Last time we checked, we live in a democracy. In fact, our country prides itself on being the progenitor and exporter of democratic ideals. But you wouldn’t suspect this based on how the national (and New York) Democratic Party has been behaving lately.
Democracy, by our definition, offers citizens strong choices and vibrant debates on ideas and policies, not uncontested primaries or people appointed to high office by one unelected leader.
Democracy requires—should even demand—that a sizable majority of eligible voters come to the polls to pick their leaders. Instead, in New York lately, we’ve seen our top officials picked by less than 10 percent of the eligible populace. Or, worse yet, by succession or appointment.
What are we doing wrong? Many things, but three things stand out in our mind.
First, we need to encourage more of our best and brightest minds to seek elected office, and that means turning away from “gotcha politics” that seek to expose the private foibles or “flip flops” of those who are thrust into the public glare. Humans are imperfect; elected leaders, perhaps sometimes more so. And we all have a right to have our opinions evolve or even change.
Second, we need to demand that political parties have real primaries—that means at least two or more viable candidates debating their vision so voters have a choice at the polls. The only reason President Obama was a strong candidate in November was because he was toughened up by a competitive primary campaign against Hillary Clinton. Why would he and his aides and Sen. Charles Schumer now forget that important lesson?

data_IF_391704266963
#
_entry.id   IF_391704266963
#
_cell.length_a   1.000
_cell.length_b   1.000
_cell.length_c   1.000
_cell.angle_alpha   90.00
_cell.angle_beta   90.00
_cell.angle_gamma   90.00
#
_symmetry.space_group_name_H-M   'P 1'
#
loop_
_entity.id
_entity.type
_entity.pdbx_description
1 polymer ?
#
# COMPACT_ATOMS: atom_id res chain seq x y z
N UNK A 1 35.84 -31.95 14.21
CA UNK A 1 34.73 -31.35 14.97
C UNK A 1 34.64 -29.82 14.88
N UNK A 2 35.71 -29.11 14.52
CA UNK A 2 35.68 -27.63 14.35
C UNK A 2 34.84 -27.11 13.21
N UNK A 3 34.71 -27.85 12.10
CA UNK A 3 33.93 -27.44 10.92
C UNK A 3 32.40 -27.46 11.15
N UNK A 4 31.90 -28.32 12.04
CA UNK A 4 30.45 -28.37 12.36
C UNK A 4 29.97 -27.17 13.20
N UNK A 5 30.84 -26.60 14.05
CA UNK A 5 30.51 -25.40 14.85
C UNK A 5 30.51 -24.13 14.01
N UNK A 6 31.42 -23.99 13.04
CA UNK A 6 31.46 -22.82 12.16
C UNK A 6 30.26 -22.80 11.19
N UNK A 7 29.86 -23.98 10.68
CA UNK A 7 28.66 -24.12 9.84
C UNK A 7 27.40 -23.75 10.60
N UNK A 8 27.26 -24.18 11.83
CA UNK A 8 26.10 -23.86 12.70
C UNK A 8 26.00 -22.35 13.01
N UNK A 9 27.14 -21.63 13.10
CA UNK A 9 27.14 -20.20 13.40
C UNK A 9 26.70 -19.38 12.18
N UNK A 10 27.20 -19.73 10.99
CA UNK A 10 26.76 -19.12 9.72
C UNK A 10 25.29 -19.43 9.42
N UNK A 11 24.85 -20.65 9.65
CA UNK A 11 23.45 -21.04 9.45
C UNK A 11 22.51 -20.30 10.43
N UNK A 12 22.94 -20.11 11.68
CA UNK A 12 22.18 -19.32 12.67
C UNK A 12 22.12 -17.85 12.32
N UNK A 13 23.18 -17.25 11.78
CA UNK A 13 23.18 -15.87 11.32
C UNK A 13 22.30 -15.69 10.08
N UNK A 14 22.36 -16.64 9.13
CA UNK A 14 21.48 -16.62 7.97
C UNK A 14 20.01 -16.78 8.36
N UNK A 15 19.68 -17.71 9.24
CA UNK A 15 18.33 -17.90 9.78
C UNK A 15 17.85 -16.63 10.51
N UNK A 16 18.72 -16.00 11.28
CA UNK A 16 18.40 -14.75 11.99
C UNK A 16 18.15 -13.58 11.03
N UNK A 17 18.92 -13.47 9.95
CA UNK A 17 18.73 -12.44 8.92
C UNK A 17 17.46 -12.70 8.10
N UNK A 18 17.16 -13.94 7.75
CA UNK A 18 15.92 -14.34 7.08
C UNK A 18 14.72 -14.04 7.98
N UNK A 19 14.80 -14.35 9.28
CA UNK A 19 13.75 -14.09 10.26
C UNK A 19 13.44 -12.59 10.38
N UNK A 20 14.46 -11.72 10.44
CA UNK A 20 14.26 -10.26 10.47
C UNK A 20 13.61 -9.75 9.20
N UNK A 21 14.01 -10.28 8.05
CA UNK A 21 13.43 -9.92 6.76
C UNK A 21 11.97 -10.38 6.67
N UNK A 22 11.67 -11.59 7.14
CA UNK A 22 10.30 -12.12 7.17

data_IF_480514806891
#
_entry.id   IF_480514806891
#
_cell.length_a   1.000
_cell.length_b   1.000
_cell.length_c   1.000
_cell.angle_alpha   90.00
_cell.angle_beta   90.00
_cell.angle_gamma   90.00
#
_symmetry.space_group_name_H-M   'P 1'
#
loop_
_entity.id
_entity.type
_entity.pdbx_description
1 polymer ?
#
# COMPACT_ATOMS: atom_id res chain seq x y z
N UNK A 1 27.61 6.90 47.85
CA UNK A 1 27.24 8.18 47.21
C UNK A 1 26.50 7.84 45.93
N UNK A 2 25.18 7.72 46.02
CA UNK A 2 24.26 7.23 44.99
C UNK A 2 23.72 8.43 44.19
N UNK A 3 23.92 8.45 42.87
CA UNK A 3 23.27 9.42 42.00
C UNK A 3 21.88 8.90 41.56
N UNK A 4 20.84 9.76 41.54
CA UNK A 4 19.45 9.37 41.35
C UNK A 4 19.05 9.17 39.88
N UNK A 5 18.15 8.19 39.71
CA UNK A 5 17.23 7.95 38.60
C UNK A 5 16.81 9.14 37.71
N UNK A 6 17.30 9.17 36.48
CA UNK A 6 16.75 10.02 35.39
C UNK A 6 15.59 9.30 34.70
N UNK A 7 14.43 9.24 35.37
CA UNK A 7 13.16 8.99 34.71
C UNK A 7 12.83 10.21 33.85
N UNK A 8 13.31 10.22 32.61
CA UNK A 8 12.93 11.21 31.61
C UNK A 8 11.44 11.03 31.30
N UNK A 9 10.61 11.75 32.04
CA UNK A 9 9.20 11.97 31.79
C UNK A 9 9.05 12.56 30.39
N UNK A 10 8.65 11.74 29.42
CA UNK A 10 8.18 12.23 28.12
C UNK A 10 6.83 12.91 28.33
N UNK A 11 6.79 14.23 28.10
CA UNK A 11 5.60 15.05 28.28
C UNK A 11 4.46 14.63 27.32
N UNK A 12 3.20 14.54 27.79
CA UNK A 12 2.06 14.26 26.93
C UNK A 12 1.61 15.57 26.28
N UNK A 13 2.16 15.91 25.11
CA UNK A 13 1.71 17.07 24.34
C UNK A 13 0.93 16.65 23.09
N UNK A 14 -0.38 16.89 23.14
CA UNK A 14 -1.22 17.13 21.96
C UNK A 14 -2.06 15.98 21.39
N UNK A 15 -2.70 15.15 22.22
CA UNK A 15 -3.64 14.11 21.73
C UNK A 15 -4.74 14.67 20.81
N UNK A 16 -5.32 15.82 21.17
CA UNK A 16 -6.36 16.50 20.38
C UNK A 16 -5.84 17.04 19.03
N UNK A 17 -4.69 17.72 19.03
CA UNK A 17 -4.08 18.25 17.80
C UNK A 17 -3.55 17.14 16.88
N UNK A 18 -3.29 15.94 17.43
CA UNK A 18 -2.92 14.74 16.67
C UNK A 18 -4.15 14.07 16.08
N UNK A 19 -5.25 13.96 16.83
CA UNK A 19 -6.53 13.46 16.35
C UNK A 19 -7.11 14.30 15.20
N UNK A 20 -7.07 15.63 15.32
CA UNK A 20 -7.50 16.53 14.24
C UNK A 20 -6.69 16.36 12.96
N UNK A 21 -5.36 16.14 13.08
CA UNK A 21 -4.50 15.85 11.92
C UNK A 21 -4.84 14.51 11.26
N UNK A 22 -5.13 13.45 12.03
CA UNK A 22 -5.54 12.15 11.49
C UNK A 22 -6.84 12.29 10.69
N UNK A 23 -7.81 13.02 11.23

Finally, we desperately need to make the act of voting more accessible and user-friendly. There should be two days of voting, for example, and one of these should be a weekend election day, so people don’t have to cut into their work day to vote. And there must be a way in the near future to allow secured digital voting; this will ensure greater turnout and also engage a new generation of voters in this sacred right.
Now let’s go from the theoretical to the concrete: Andrew Cuomo should announce immediately that he’s running for governor. Nothing against Gov. David Paterson, who has of late picked up his game somewhat, but there needs to be a vigorous debate about this state’s future and who is the right leader to get us through these difficult financial times.
Nassau County Executive Steve Levy should also challenge the incumbent. And Chris Collins and Rick Lazio (and hopefully others) should give GOP voters a choice. The more candidates debating and giving voters options, the better.
Finally, Harold Ford should be applauded, not derided, for showing the courage to contemplate seeking statewide office. The Senate seat from New York, formerly held by such greats as Patrick Moynihan and Hillary Clinton, is a very important one. And although Kristin Gillibrand is working hard and has done some impressive things so far, she nevertheless deserves a primary challenge to test her mettle for what will likely be a stiff GOP challenge.
So, run Andrew and Harold, run. The governor’s race and the Senate race are too important to limit our choices and have a coronation.
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